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History of Gravelhill (Connville) – Sabine County, Texas

The community of Gravelhill (at one time known as Connville) seven miles north of Hemphill on FM 1592, had its beginning on land granted to Joseph Mott by the Mexican government on June 20, 1835, and not long after this date it became a growing and established community.

Antioch Missionary Baptist Church, among the very few surviving churches established in Sabine County prior to 1900, was organized at Gravelhill on January 3, 1876, and has been in continuous existence from that time. The church was organized by J. S. Lambert and J. J. Roundtree with the following charter members:

  • George Conn
  • H. S. White
  • John Deweese
  • Hosie Baldree
  • M. A. Conn
  • Sophia H. Wallace
  • C. Baldree
  • John Anderson
  • T. D. Buckhalter
  • L. S. Hoard
  • Ann Mason
  • Mary E. White
  • Mrs. C. A. Hoard

The Gravelhill Cemetery lying alongside the church, as well as the church, is located on land donated by the Conn family. Possibly the cemetery precedes the church in existence as tradition is that an emigrant family encamped on the hill where the present cemetery is located had a child who died and was buried there. The date is unknown, and the grave unmarked. However, one early burial date is that of Mary Boyett in 1869. Several veterans of the Civil War are also interred there.

A United States Post Office was established in Gravelhill on February 8, 1904, with the official name of Connville. Elisha L. Conn was the first and only postmaster. The post office was discontinued on June 10, 1907, with mail being handled from Bronson.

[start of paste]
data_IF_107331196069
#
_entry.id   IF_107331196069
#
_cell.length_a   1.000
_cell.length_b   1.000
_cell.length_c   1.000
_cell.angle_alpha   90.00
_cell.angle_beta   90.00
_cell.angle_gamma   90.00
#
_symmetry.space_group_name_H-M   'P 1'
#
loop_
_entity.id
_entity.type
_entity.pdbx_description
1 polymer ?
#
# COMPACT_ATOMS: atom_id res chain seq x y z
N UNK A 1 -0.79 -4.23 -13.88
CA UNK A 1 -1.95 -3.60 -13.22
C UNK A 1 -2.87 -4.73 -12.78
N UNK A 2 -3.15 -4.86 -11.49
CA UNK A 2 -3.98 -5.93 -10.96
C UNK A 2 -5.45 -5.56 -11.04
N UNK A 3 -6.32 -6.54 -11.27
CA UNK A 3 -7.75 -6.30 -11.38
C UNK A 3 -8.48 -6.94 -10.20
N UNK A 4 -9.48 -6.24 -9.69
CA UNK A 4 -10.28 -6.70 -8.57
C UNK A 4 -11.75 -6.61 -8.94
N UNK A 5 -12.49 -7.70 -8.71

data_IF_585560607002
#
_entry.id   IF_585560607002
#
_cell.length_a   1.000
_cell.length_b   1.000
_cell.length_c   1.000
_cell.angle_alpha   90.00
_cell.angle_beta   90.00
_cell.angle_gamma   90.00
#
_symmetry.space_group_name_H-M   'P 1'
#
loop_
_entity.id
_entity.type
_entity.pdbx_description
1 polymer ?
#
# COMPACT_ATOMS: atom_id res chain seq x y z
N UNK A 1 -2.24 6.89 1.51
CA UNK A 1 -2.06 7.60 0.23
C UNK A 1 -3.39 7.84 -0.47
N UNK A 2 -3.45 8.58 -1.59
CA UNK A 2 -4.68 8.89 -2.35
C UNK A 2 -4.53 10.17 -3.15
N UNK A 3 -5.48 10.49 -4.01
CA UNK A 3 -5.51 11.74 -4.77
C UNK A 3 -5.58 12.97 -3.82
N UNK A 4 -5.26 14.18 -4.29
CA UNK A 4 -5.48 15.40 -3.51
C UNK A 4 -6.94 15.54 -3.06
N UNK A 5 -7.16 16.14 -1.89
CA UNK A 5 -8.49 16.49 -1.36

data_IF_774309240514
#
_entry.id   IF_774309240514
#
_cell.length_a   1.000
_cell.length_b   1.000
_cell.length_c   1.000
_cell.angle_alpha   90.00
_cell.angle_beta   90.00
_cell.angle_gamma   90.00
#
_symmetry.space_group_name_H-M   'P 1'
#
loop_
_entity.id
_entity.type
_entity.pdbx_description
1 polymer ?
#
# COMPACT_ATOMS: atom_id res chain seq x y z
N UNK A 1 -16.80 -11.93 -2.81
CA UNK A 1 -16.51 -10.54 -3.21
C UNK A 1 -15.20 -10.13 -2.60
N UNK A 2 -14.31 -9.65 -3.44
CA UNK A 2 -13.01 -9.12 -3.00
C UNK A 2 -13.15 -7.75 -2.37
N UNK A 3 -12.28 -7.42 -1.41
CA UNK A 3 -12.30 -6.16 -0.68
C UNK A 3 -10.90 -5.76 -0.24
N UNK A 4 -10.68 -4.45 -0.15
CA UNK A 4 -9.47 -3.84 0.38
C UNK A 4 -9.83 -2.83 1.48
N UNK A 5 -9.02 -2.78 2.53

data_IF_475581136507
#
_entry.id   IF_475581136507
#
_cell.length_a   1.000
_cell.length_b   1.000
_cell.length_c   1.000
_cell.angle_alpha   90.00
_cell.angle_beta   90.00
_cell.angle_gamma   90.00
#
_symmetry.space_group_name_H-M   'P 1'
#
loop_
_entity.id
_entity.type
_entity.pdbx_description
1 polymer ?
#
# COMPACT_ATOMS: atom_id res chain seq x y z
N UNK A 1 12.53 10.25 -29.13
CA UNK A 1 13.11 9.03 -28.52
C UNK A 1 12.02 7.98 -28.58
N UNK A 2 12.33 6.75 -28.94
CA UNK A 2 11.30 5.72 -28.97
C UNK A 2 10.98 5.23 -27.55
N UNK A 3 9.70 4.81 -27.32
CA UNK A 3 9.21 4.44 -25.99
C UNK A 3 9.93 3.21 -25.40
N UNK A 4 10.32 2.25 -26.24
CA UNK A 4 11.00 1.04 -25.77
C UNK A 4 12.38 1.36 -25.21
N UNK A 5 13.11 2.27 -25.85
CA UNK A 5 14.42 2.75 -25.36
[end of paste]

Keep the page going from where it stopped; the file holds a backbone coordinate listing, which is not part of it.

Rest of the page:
As was common in most pioneer communities, there were several stores in operation within the community at various times over the years. Perhaps one of the earliest was that of Henry Conn who also operated a cotton gin and a water (grist) mill on the banks of Tebo Creek. Other store owners were Pat McGown, George Boyd and Boston Watson.

During the years of the community school system which began in 1854, at least four schools existed at various sites in the community. One was located on the north bank of Tebo Creek near FM 1592, another directly in front of the Antioch Missionary Baptist Church in a building formerly used by a Woodmen of the World Lodge, and one atop the hill immediately north of the church. The last school (a three room building) was located directly across the road from the present day home that is owned by the descendents of Johnnie and Allie Conn. At its peak, there were not less than 75 scholastics living within the community. The school closed permanently after consolidation with the Hemphill Independent School District during or immediately after the end of World War II.

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